Archive for the 'Uncategorized' Category

A thing or two about deploying Rails apps

May 14, 2009

Note: This is an old rant which I wrote because I saw no end to possibilities and how to choose the right one when deploying large-scale Rails app yourself. Now, almost a year later, I’m still not sure there is one true way. But it’s not important any more. Enjoy the read.

It’s easy. Until you go worldwide.

I don’t know Django or any other web frameworks as well as Rails, so please don’t bite as this is no such call.

For local, small size web apps, Rails is absolute winner. It’s fast on development side and it’s fast to deploy. Few lines in NginX (or Lighty) and you’re set. You might just run it in development mode, just to see what is going on under the hood. It won’t hurt too much. The on;y downsize is if you happen to have a lot of theese small aps. Each app eat’s up at least 50MB of RAM, probably more. Before you know, you’re short on memory.

Situation changes rapidly when one starts thinking about going worldwide with it’s app. There’s a whole lot of stupidities you have to to through to get the right hardware setup the right way. But let’s drop this one. Let’s consider only software. Here’s my take: To run worldwide Rails app, you need at least 5 different software packages, all running and working with each other in perfect harmony. And this is just the very bare minimum. Let me explain.

For starters, let’s say we only have one server, so replication and load-balancing are out of the equation. To run a Rails app you need this: database software, web server (static and dynamic), Rails package and some search engine software package (I delibrately put out the text editor, as it’s not vital for production app deployment). This is the bare minimum. But this setup can get you a long way. It just could be enough to live trough and be a successful web app. Many did.

As many real world examples show, in most cases this is not enought. By far. To write it you need a bit bigger arsenal of tools. If you want to do it right (for some common sense level of right), you need even more software to support your development, deployment and at the very end, your production web app.

Test Driven Development seems to be praised in these days (even in startup-compressed time measures). This alone brings in 2-3 new Rails software packages, all of which you need to get to know of, use and maintain. Version control is of core necessity (git is popular this days), while caching (memcached), bug-tracking(insert your favorite here) and project management software (again, your favorite) is usually “a must have”. (Note: I still shiver when I hear “project management” phrase. Don’t even try mentioning “time management” to me…)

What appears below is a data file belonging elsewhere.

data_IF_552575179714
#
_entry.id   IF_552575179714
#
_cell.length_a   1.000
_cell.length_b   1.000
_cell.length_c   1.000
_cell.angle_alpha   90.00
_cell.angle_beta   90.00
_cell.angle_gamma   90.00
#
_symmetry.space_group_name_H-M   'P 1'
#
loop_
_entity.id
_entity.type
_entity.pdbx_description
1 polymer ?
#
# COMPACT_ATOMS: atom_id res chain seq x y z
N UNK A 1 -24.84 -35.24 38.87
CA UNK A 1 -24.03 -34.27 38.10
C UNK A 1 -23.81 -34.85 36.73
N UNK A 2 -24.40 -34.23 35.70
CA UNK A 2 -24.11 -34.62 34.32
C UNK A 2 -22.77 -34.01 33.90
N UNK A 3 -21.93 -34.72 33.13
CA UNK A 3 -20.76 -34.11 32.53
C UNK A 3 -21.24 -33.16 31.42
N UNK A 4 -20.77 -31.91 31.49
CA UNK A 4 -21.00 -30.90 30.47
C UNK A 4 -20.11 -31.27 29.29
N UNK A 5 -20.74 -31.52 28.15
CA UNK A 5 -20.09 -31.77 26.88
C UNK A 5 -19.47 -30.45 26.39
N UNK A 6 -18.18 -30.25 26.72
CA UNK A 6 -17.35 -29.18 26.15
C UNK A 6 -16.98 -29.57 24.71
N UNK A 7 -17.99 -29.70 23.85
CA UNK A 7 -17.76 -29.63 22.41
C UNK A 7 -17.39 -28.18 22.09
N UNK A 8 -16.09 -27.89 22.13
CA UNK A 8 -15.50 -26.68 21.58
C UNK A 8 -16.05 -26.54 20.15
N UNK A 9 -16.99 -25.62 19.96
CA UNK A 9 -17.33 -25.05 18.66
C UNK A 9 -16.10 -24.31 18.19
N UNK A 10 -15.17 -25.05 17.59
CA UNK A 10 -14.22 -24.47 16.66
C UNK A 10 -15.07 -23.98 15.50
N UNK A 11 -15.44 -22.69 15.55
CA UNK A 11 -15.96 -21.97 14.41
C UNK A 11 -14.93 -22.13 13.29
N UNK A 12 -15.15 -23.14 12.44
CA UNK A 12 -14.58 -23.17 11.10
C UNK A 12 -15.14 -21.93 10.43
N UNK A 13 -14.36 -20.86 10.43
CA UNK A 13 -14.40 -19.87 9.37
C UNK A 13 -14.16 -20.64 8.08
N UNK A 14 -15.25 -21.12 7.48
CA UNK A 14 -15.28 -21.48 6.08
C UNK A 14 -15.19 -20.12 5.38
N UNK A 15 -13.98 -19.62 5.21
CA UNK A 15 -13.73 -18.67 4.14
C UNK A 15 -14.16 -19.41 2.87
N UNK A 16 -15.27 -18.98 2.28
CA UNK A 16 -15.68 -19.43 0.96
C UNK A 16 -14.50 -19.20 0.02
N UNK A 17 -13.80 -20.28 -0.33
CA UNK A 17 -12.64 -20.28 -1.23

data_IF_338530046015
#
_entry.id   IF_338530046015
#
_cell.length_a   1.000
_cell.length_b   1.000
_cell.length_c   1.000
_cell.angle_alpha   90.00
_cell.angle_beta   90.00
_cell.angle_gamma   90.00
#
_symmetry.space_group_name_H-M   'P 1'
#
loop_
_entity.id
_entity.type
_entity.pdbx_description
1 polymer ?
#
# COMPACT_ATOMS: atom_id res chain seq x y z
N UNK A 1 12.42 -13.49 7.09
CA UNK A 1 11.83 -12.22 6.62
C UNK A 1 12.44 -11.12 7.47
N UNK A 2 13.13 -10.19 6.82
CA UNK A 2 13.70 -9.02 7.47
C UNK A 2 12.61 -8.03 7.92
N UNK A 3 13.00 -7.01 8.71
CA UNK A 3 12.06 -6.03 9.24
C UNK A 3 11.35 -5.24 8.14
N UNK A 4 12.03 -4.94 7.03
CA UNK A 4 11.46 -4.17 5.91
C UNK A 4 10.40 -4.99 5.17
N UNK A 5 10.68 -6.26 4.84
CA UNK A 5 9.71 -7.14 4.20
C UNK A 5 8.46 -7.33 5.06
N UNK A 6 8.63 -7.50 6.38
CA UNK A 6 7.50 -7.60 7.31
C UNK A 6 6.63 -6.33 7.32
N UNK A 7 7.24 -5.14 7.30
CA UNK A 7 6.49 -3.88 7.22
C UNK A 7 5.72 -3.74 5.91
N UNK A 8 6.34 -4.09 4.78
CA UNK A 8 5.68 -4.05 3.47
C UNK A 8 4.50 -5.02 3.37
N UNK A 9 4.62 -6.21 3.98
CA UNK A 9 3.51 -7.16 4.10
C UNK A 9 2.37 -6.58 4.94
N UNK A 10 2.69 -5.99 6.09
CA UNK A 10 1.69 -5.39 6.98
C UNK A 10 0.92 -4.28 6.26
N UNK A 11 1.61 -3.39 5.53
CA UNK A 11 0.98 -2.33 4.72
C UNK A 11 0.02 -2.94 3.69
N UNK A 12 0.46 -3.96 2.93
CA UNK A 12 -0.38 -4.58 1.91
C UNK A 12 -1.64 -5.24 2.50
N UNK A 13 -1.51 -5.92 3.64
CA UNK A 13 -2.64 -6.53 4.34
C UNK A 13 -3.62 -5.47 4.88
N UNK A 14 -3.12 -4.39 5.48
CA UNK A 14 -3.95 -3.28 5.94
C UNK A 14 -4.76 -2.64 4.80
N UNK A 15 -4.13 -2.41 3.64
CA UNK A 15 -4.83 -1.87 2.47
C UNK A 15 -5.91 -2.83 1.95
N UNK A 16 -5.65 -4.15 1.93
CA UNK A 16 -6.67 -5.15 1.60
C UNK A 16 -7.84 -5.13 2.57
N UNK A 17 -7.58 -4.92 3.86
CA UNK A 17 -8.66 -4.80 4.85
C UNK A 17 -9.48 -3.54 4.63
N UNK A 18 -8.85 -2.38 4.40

Deployment software to copy your app to multiple servers is also needed (Rails guys usually go with Capistrano), so is testing software (selenium, to name one) and of course we cannot forget about monitoring and reporting (God or Monit comes to mind). And then there are various statistics. We can’t let managers go empty handed, pretty graphs are essential!

With all this in mind, to deploy an Rails web app, you’d need 15 to 20 different software packages. And I didn’t even mention database replication, backup and keep-it-running-force-scripts we’re all aware of (but never talk about). Now, the hardest part isn’t developing this monster Rails app. It will probably have some errors at the beginning, but you can find them easily and quickly. It’s keeping all this various pieces of software of the right version on the right servers running in the way you’d expect them to. Countless hours are usually wasted in the process of fixing and maintaining the latter. And I don’t even want to remember the moments we did deploys and were crossing our fingers hoping everything would work as we planned.

Maybe your project has better foundations or is somehow of better stability and maintainability. Good for you. But I’m sure you’re not using less than 10 pieces of software to drive the whole thing. If so, let me know! Immediately, please!

But hey, I’m wondering, isn’t there a better way to deploy, run and maintain a worldwide web app? This is software. Why can’t it be more simple? Do we really need all this additional software just to keep one web app running (smoothly, I dare to say).

They say web3.0 is just around the corner… What will be the next a-must-have software package to support all this fine new ideas that are about to emerge?

Maybe an “off” button?

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